Leading examples include:
- The UK government, which has been particularly active in promoting the use of BIM technology. In 2016 it become a requirement in the UK that any construction project funded by central government had to be delivered using BIM technology. The UK has sought to lead the way in BIM exploitation, BIM service provision and standards development by introducing guidance in the form of PAS 1192-2, PAS 1192-3 (which provides a framework for collaborative working and information management in BIM at the asset construction and operating stages) and by adopting a BIM Protocol (a standardised supplementary legal agreement that can be incorporated into professional service appointments and construction contracts). The UK has a strong construction sector and is not only seeking to lead the way in BIM exploitation on a domestic level as part of its wider Digital Built Britain Strategy but also on the global stage.
- The EU has established (in 2016) a BIM task group with the objective of developing a digital construction sector and adopting standardised BIM practices across Europe. In France the government adopted a digital transition plan for the construction industry where it budgeted €20 million to digitising the industry and committed to using BIM technology to build up to 500,000 houses by 2017. In Germany it is expected the use of BIM technology in public infrastructure projects will become mandatory by the end of 2020.
- In Singapore the Building & Construction Authority and building SMART Singapore adopted a BIM Roadmap promoting the use of BIM technology with the aim for at least 80% of its construction industry to be using BIM technology by 2015; in recent years we have seen the government crediting increased productivity in its construction sector due to BIM.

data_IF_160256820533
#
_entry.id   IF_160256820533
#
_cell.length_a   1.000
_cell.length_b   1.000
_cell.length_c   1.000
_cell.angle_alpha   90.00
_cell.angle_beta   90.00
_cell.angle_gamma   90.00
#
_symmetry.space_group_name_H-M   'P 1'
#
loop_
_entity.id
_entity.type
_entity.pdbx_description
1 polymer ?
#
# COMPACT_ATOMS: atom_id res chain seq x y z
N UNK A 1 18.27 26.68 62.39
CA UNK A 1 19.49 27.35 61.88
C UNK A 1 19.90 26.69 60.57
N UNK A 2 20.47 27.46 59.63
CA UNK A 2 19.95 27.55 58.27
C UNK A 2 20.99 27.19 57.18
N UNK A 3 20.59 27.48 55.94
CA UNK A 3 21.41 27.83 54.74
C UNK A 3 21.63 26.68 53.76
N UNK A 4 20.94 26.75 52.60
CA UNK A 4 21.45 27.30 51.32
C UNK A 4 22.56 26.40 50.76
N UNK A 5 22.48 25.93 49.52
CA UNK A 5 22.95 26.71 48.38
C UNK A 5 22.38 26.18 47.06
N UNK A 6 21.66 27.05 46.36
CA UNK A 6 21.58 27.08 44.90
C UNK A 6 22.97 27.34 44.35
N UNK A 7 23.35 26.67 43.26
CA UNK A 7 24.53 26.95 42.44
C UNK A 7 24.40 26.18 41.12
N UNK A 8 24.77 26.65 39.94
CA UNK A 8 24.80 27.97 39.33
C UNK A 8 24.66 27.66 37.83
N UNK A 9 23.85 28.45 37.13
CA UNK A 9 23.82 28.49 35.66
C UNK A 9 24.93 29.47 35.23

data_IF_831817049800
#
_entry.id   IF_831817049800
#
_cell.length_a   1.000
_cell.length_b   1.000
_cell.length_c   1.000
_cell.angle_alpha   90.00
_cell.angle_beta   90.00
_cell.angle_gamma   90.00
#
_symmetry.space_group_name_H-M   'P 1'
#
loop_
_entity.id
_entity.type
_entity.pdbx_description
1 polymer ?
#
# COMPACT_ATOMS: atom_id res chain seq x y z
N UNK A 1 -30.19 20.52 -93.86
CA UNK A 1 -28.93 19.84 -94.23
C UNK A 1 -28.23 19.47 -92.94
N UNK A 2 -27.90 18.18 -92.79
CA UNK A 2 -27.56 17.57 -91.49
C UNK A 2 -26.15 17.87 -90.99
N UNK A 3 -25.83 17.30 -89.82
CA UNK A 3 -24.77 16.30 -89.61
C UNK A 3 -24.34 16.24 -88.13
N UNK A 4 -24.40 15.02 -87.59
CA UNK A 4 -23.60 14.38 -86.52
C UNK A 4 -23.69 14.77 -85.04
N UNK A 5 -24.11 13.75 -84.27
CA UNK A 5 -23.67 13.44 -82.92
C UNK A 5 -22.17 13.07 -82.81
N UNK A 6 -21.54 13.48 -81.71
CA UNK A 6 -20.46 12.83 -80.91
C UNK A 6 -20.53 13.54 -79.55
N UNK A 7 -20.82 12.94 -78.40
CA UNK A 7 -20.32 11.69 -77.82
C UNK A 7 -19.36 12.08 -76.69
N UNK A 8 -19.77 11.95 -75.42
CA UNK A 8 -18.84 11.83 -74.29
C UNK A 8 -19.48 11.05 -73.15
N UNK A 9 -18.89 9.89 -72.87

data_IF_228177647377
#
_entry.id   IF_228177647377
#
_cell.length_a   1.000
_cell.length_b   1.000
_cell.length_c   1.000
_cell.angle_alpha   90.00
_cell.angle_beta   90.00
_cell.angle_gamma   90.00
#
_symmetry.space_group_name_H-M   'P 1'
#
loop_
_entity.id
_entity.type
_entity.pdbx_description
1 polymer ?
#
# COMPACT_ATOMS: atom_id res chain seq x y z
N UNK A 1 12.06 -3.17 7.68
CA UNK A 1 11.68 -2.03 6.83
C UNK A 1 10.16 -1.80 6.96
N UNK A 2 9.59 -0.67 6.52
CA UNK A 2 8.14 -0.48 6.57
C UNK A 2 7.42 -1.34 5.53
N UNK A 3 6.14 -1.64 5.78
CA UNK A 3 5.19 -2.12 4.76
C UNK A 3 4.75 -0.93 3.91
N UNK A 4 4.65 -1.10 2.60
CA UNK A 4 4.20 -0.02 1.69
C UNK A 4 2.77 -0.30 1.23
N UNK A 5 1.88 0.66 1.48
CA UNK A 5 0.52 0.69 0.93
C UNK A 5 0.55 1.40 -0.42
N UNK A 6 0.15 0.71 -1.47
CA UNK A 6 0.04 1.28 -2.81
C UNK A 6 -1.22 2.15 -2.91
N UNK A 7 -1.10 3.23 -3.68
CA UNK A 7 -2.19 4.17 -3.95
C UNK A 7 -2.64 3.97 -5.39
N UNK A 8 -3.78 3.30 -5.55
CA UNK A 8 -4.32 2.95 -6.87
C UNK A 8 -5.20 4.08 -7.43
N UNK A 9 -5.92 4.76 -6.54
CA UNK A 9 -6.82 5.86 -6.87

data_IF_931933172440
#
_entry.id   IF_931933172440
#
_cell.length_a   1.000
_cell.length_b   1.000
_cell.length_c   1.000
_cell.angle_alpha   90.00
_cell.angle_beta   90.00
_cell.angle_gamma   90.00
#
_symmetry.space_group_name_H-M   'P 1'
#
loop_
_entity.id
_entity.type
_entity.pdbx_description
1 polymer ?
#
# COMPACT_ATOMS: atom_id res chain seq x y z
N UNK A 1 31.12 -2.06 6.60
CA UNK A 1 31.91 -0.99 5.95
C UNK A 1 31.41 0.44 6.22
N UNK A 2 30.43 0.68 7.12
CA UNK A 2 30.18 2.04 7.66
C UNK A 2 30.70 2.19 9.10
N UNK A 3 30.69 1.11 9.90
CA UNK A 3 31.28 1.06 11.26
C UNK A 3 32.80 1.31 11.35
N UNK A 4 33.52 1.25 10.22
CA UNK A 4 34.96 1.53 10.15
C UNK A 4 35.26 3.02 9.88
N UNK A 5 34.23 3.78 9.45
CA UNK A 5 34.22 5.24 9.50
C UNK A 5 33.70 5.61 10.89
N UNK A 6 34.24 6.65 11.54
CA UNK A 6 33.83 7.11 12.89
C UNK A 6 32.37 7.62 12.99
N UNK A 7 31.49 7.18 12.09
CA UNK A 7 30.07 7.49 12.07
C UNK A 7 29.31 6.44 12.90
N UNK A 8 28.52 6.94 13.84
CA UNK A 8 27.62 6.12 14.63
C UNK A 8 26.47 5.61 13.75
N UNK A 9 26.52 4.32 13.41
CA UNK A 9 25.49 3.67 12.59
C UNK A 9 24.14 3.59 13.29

- In the United States, BIM has been mandated by a number of states and while the U.S. government has not made BIM mandatory, the U.S. venture capital community has been pouring money into digital technologies in the construction sector and as a result BIM adoption is increasing.
BIM – The Opportunity
The development of BIM technology and its adoption is still in the early stages, with the framework still very much evolving.
While BIM has the potential to disrupt the construction industry, the transition to an integrated digital process for the design, build and operation of built assets presents a new way of working and with that a number of challenges and opportunities, including:
- Ownership of the BIM model – as data and intellectual property is becoming more important in a digital economy it will need to be clear who owns the BIM model and the data/information within it, who is responsible for its accuracy and for what purpose the data/information within it can be used.
- Information & data security – a BIM model will contain rich data/information about the operation and performance of a building (which may be sensitive with public infrastructure projects) in particular as the technology develops and the level of integration in BIM models deepens. BIM models may therefore be subject to cybersecurity attacks and/or data breaches so appropriate investment will need to be made in protecting data/information contained in BIM models and legislation will need to evolve around BIM.
- Transfer of the BIM model – consideration will need to be given to the physical transfer of a BIM model to the end-user and any successors to the end-user. It is likely that the end-user or their successors may not have the supporting technology or expertise to host, operate or maintain the BIM model, in which case we are likely to see a significant growth in BIM service businesses that licence BIM software or manage BIM models on an outsourced basis for which a framework of standards will need to be developed.
On the whole adoption of BIM technology in the global construction industry is a potential game changer that will disrupt the traditional methods and players in the construction industry. But the real opportunity with this technology is the potential for convergence with the internet of things, the information sharing economy and the smart cities initiatives that could pave the way for a truly digital economy for infrastructure, buildings and services.
 HM Government July 2013 , Industrial Strategy 2025